uniformity in terms of resources is both a strength and a weakness. Effectively orchestrated action - through the active connivance and spontaneous understanding among insiders - makes for advantages. Disadvantages, however, include a lack of diversity and flexibility; the cultivation of an ideology of elitism; and the quasi-impossibility of taking into account other points of view and democratising the power system. The ENA symbolises these features of the French political and bureaucratic elite. With it, the influence on European politics of specific educational and

in Democracy, social resources and political power in the European Union
The European Union and social democratic identity
Gerassimos Moschonas

and the national political capacity of parties, although reduced, is still important. By contrast, at the EU level the system of party government does not really exist and the European political capacity of parties (i.e. their ability to influence decisions within the EU) is not – or not yet – really proven. In fact, in the absence of a European parliamentarian or presidential system and, also, in the absence of partisan competition for executive office, Euro-parties exert neither the function of government (a central M1738 - CALLAGHAN TEXT.indd 171 3/8/09 12

in In search of social democracy
David Arter

Academic: Århus, pp. 207–21. Andersen, Jørgen Goul, Johannes Andersen, Ole Borre, Kasper Møller Hansen and Hans Jørgen Nielsen (eds) (2007) Det nye politiske landskab Folketingsvalget 2005 i perspectiv, Academic: Århus. Arter, David (1980) ‘The Finnish Christian League: party or “anti-party”?’, Scandinavian Political Studies, 3 (2), pp. 143–62. Arter, David (1983) ‘The 1983 Finnish election: protest or consensus?’, West European Politics, 6 (4), pp. 252–5. Arter, David (1989) ‘A tale of two Carlssons: the Swedish general election of 1988’, Parliamentary Affairs, 42 (1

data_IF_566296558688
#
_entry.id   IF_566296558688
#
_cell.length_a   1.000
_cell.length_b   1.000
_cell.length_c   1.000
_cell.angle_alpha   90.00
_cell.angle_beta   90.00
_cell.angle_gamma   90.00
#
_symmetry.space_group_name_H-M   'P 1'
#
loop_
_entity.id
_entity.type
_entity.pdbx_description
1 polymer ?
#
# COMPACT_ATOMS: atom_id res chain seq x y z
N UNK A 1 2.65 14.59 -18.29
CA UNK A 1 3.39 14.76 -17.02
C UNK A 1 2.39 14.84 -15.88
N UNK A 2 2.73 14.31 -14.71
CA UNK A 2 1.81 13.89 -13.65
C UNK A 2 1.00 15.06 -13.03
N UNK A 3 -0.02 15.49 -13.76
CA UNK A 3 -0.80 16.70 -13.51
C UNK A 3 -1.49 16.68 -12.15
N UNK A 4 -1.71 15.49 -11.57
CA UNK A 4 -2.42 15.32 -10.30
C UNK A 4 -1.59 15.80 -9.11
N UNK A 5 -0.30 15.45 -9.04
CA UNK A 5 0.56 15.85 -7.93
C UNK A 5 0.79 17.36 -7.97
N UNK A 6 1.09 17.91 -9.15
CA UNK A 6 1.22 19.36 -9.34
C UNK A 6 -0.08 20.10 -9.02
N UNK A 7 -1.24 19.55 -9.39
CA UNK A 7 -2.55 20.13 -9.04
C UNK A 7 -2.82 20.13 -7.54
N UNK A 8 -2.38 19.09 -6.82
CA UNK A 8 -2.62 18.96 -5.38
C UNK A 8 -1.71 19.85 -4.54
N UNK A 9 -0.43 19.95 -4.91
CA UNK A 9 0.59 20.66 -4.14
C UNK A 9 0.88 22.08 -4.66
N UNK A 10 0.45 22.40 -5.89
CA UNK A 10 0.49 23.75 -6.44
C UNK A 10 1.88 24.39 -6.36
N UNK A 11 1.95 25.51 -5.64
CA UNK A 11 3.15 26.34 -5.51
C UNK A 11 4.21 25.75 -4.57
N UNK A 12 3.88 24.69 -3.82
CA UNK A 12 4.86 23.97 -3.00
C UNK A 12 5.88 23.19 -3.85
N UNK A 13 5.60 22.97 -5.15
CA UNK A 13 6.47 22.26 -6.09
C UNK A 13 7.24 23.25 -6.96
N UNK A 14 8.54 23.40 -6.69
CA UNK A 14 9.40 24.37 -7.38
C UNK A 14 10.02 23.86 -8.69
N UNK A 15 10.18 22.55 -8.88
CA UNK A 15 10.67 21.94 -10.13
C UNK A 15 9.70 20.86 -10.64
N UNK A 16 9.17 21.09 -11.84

in Scandinavian politics today
Niilo Kauppi

about what politicians believe they represent are an integral part of their power in the European Union (political mimesis). For many French politicians, Europe is a means of regaining lost power. In contrast, politicians in smaller member-states like Finland, dominated in the emerging European political field, adopt a more adaptive strategy toward European integration, seeking to find their place rather than attempting to mould the whole according to their own image. The requirements of the French Grand Strategy Everything also depends on Europe, that is, first of

in Democracy, social resources and political power in the European Union
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Governing Europe’s spaces: European Union re-imagined
Caitríona Carter
Richard Freeman
, and
Martin Lawn

interests which are the object of their politics. Our argument is that they are at the same time negotiating the identity and interest of Europe and the EU. Representations of Europe are material to the representation of sectoral interests in European politics, and vice versa (Carter and Smith, 2008). Re-conceptualising space and action This perspective draws us to classic microsociological concerns of action and interaction. Consistent with our ontology, we begin with action rather than with actors, not least to displace any realist conception of interest. For interests

in Governing Europe’s spaces